selfLink: "https://localhost/mgmt/tm/sys/connection?options=cs-server-addr+192.168.102.50+cs-server-port+80&ver=11.6.0"
apiRawValues: {
apiAnonymous: "Sys::Connections 192.168.102.5:57359 192.168.102.50:80 192.168.102.5:57359 192.168.103.11:8080 tcp 2 (tmm: 1) none Total records returned: 1 "
}-
}

Example #5 - Expanding Subcollections

For our final example, we’ll use the expandSubcollections parameter. This is useful for querying objects like pools that have subcollections. Without the parameter specified, the pool data is returned with the specification that pool members is a subcollection, but doesn’t return the set of pool members. By providing the parameter, the pool members are returned along with the pool definition (only first one shown for brevity.)

https://172.16.44.128/mgmt/tm/ltm/pool/testpool?expandSubcollections=true

#Results
{
kind: "tm:ltm:pool:poolstate"
name: "testpool"
fullPath: "testpool"
generation: 1
selfLink: "https://localhost/mgmt/tm/ltm/pool/testpool?expandSubcollections=true&ver=11.6.0"
allowNat: "yes"
allowSnat: "yes"
ignorePersistedWeight: "disabled"
ipTosToClient: "pass-through"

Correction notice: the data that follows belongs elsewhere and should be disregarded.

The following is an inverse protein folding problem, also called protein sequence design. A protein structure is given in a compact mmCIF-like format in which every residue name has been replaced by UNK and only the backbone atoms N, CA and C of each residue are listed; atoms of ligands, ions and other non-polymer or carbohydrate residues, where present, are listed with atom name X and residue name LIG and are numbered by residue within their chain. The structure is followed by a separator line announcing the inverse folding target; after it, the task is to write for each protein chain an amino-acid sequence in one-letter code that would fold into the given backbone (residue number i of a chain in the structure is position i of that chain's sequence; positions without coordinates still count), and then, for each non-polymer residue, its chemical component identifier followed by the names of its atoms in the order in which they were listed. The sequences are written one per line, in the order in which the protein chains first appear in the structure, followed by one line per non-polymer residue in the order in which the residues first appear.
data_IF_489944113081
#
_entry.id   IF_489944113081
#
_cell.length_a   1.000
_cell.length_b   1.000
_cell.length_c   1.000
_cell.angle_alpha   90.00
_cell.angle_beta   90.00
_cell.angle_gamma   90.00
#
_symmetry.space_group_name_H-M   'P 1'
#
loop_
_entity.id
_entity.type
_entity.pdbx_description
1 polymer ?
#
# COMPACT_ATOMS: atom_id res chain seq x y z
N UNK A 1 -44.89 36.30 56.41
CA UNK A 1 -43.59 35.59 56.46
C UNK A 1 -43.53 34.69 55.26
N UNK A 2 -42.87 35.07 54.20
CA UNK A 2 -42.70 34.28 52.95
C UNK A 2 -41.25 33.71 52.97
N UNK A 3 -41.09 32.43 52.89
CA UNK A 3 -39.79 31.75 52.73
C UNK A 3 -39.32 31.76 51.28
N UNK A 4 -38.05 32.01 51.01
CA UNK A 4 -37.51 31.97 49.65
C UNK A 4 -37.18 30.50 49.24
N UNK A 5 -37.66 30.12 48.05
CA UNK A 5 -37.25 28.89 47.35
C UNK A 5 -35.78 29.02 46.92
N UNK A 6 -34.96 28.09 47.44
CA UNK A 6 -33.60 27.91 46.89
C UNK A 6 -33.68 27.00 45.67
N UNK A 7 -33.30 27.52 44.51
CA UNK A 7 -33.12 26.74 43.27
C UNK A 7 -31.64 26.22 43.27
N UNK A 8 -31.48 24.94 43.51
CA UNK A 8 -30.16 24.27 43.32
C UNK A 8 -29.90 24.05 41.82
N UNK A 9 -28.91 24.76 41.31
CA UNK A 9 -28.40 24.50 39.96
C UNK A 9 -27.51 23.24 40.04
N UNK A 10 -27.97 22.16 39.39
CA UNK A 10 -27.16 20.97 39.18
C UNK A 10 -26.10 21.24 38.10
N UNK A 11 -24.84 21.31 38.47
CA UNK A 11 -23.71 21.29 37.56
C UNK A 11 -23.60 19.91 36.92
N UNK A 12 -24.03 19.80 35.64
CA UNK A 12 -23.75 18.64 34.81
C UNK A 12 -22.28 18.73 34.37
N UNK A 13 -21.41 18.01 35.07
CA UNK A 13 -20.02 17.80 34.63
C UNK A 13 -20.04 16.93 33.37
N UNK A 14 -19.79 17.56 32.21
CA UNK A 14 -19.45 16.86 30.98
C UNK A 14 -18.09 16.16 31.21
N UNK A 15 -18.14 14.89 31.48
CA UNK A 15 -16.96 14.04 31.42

ipTosToServer: "pass-through"
linkQosToClient: "pass-through"
linkQosToServer: "pass-through"
loadBalancingMode: "round-robin"
minActiveMembers: 0
minUpMembers: 0
minUpMembersAction: "failover"
minUpMembersChecking: "disabled"
queueDepthLimit: 0
queueOnConnectionLimit: "disabled"
queueTimeLimit: 0
reselectTries: 0
serviceDownAction: "none"
slowRampTime: 10
membersReference: {
link: "https://localhost/mgmt/tm/ltm/pool/~Common~testpool/members?ver=11.6.0"
isSubcollection: true
items: [7]
0:  {
kind: "tm:ltm:pool:members:membersstate"
name: "192.168.103.10:80"
partition: "Common"
fullPath: "/Common/192.168.103.10:80"
generation: 1
selfLink: "https://localhost/mgmt/tm/ltm/pool/~Common~testpool/members/~Common~192.168.103.10:80?ver=11.6.0"
address: "192.168.103.10"
connectionLimit: 0
dynamicRatio: 1
ephemeral: "false"
fqdn: {
autopopulate: "disabled"
}
...

Example #6 - Careful! Select Revisited

If you want to select just the name and address from the pool members in the previous example, it's not as simple as adding the $select=name,address to that query. Remember from the earlier article about your object/component/sub-component tiers. Instead, you need to specify the members subcollection in the URL, then attach your select parameter.

https://172.16.44.128/mgmt/tm/ltm/pool/testpool/members?$select=name,address
#Results
{
kind: "tm:ltm:pool:members:memberscollectionstate"
selfLink: "https://localhost/mgmt/tm/ltm/pool/testpool/members?$select=name%2Caddress&ver=11.6.0"
items: [7]
0:  {
name: "192.168.103.10:80"
address: "192.168.103.10"
}-
1:  {
name: "192.168.103.10:8080"
address: "192.168.103.10"
}-
2:  {
name: "192.168.103.11:80"
address: "192.168.103.11"
}
...

A Whiteboard Wednesday Shout Out to iControl REST

I’ve summarized a lot of what was covered in this article in the following Whiteboard Wednesday video. Enjoy!